After only a couple hours of forklift work and a day or two more for the fencing, a barrier wall went up in August around the East Precinct headquarters.
It is taking much, much longer to take it down.
Three months after Mayor Jenny Durkan’s office said Seattle Police was beginning the process of removing the 12th and Pine barrier that has cut the building off from the neighborhood since late summer, the department announced this week it is… beginning the process.
“The Seattle Police Department has been actively engaging with Capitol Hill residents, business owners and community leaders and hears their concerns about the barriers at the East Precinct,” a statement released by SPD reads. “As a result of those discussions, work has begun. Broken windows are being replaced and will be covered temporarily with plywood. The concrete barrier will also be removed and replaced temporarily with a fence.”
SPD is “taking these steps,” it says, “to reduce obstacles between officers and the people we serve.”
Those steps to remove the bolted cement blocks and fencing have been taken with an abundance of caution.
In January, CHS reported on work that began involving removing plywood and repairing precinct windows police said had been broken during ongoing protests targeting the facility. But by early March as the barrier wall around downtown’s West Precinct came down, the East Precinct was still surrounded, looking like an apocalyptic urban fortress.
At the time, precinct commander Capt. Eric Sano said there was no timetable for taking down the wall around the precinct building, telling an East Precinct community meeting that Chief Adrian Diaz’s staff was figuring out the process for fixing windows, eliminating the protective wooden boards, and removing the concrete blocks that have become a frequent flashpoint in conflicts with SPD and activists over graffiti and tagging of anti-police messages on the wall.
“I want to get that precinct open because it’s not right, it’s not a good way for our officers to work or for the community,” Sano said.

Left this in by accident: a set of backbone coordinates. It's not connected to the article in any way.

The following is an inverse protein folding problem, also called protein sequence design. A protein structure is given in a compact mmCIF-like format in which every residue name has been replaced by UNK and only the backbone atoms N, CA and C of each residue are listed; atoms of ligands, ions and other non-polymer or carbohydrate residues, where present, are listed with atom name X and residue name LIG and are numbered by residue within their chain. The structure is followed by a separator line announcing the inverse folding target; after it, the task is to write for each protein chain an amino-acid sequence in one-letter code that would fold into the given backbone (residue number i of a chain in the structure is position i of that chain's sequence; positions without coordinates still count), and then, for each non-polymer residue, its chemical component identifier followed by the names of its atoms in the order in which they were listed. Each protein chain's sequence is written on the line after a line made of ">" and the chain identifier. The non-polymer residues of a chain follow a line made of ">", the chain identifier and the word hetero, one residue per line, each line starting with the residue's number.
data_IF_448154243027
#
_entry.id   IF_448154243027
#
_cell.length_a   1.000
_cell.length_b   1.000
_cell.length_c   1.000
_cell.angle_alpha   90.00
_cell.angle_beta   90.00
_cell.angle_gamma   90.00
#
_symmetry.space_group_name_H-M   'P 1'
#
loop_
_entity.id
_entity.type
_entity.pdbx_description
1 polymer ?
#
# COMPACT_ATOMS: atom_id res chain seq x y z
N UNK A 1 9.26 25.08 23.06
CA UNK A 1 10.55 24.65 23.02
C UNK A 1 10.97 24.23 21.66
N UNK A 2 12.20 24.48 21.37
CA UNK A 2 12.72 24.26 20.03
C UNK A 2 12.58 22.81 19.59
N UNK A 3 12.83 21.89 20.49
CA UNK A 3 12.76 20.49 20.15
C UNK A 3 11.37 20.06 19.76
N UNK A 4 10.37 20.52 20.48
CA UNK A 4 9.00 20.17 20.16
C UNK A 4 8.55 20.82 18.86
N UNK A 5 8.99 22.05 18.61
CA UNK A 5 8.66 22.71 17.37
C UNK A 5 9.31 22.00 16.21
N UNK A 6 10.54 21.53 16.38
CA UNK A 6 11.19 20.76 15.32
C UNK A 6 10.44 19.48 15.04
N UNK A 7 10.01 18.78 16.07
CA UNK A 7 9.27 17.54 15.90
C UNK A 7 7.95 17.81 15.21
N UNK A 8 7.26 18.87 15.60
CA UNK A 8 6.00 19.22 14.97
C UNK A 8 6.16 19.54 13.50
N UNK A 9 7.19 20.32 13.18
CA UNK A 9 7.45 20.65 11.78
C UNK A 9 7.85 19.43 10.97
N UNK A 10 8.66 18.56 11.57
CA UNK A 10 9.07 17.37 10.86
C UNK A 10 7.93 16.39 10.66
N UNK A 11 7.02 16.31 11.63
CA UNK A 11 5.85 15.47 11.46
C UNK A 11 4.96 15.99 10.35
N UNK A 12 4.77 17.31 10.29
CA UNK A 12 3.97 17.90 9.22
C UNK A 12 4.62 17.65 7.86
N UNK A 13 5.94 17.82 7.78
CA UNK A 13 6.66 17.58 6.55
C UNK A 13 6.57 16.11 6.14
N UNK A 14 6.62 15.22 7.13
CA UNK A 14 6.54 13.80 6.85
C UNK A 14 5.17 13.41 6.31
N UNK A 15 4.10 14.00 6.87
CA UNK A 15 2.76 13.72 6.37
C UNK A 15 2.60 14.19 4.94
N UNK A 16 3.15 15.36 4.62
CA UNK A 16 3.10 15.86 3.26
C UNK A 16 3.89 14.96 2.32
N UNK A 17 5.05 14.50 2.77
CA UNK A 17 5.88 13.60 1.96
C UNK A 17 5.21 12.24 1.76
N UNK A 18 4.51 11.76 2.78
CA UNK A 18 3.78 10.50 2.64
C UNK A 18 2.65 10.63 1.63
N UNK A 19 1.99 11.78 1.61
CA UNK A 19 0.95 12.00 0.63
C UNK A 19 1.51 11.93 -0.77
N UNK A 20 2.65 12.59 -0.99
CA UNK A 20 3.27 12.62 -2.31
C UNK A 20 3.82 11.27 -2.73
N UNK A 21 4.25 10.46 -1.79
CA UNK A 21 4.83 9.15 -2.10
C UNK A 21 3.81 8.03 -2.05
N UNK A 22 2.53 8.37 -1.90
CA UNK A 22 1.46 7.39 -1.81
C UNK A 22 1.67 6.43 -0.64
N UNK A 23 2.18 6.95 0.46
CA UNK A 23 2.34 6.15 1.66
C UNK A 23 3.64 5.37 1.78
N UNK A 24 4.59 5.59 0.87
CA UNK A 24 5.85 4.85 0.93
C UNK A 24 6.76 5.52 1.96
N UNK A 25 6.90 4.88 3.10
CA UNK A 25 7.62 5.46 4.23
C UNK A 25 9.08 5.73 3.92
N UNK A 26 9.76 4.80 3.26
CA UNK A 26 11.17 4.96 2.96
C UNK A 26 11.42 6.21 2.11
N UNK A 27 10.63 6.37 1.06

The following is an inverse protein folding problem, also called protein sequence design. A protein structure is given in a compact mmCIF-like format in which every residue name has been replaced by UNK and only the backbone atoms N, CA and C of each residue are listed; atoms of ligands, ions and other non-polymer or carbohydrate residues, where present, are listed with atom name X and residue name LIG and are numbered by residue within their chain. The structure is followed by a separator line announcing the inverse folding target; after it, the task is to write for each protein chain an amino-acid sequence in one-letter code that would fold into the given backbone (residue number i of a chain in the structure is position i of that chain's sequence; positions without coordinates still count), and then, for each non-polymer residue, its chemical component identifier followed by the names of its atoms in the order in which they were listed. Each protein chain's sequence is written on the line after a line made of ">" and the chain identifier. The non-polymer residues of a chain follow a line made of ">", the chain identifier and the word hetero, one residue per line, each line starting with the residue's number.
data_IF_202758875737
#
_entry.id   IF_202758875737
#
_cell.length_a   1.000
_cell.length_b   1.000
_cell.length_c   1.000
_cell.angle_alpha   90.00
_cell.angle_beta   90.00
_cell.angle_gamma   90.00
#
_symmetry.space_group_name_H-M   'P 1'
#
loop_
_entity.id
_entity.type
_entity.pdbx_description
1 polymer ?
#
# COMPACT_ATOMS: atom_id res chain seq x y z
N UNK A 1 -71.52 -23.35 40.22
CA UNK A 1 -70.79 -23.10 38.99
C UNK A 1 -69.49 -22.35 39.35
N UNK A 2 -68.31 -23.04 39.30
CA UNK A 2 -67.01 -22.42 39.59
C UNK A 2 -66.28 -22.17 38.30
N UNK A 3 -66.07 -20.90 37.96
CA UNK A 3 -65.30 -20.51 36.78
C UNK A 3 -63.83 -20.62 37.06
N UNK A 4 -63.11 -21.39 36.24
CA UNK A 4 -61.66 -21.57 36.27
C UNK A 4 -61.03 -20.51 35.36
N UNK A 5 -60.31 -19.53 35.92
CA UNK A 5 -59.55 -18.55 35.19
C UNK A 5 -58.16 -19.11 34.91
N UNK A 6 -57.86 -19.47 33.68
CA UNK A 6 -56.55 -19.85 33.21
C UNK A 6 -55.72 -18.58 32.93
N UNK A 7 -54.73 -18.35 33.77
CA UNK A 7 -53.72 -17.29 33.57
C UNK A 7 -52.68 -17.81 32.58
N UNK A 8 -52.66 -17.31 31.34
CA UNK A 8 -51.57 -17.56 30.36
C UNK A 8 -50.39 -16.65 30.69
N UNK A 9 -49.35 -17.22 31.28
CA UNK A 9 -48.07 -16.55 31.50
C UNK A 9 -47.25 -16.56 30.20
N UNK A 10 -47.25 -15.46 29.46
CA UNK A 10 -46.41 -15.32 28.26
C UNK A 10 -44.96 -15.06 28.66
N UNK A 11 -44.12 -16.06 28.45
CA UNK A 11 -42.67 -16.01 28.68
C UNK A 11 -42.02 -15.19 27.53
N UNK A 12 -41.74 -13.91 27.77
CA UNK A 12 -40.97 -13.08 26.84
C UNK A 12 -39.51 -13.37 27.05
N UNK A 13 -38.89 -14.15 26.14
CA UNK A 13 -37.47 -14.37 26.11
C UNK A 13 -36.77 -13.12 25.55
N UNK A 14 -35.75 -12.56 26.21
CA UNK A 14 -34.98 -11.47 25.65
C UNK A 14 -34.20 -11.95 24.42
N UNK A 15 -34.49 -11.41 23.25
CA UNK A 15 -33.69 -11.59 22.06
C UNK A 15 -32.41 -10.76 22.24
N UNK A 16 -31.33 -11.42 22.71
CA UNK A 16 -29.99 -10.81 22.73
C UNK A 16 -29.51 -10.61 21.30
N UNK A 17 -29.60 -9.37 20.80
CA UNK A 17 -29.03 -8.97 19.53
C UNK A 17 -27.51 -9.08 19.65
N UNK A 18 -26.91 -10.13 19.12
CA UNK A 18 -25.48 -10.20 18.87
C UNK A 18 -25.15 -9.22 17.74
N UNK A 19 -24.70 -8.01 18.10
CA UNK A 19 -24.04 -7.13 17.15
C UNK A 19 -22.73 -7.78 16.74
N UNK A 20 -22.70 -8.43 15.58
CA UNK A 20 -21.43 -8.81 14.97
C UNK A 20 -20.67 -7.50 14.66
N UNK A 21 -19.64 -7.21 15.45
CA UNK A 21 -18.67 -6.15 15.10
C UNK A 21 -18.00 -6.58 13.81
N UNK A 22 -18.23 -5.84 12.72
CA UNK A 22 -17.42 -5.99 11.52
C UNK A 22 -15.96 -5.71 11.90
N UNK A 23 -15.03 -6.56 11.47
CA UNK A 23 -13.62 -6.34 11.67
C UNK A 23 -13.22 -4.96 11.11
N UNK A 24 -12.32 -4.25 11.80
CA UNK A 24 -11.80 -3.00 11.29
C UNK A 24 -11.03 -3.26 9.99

CHS reported here in August as the Seattle Department of Transportation installed concrete “eco-blocks” and a wire fence along Pine and 12th Ave, blocking sidewalks and crosswalks and obstructing bike lanes.
The Seattle Police Department said the barrier was necessary amid ongoing protest and arson threats after reclaiming the building following the CHOP sweep.
It’s not clear how significant those threats were — and remain. In the most high profile arson attack on the building, a 19-year-old was hit with federal charges for a fire started outside the building in August. That week, the barrier went up around the precinct. Later incidents were closer to this October attack in which a handful of protesters were arrested after dumping trash over the barrier wall. Others have been taken into custody for what SPD has said was graffiti with paint and chalk on the wall.
While protests have continued in the neighborhood, anti-police activities have waned from the late summer’s heights. Meanwhile, new flashpoints are nearing as the Derek Chauvin murder trial in the police killing of George Floyd plays out in Minnesota and Seattle readies for another May Day.
A Seattle Police spokesperson said she could not provide more specific information on the timing for the first phases of the planned work involving the windows, plywood, and replacing the cement wall with a temporary fence.
She said the department would be watching for “negative reaction” to the new temporary fence in determining how to proceed.
The department says the full removal timeline including taking down the planned temporary fence will depend on “whether the building again becomes a target for arson and property damage.”
“It is the Department’s hope to fully re-open the East Precinct to our neighbors as soon as possible,” the statement concludes.
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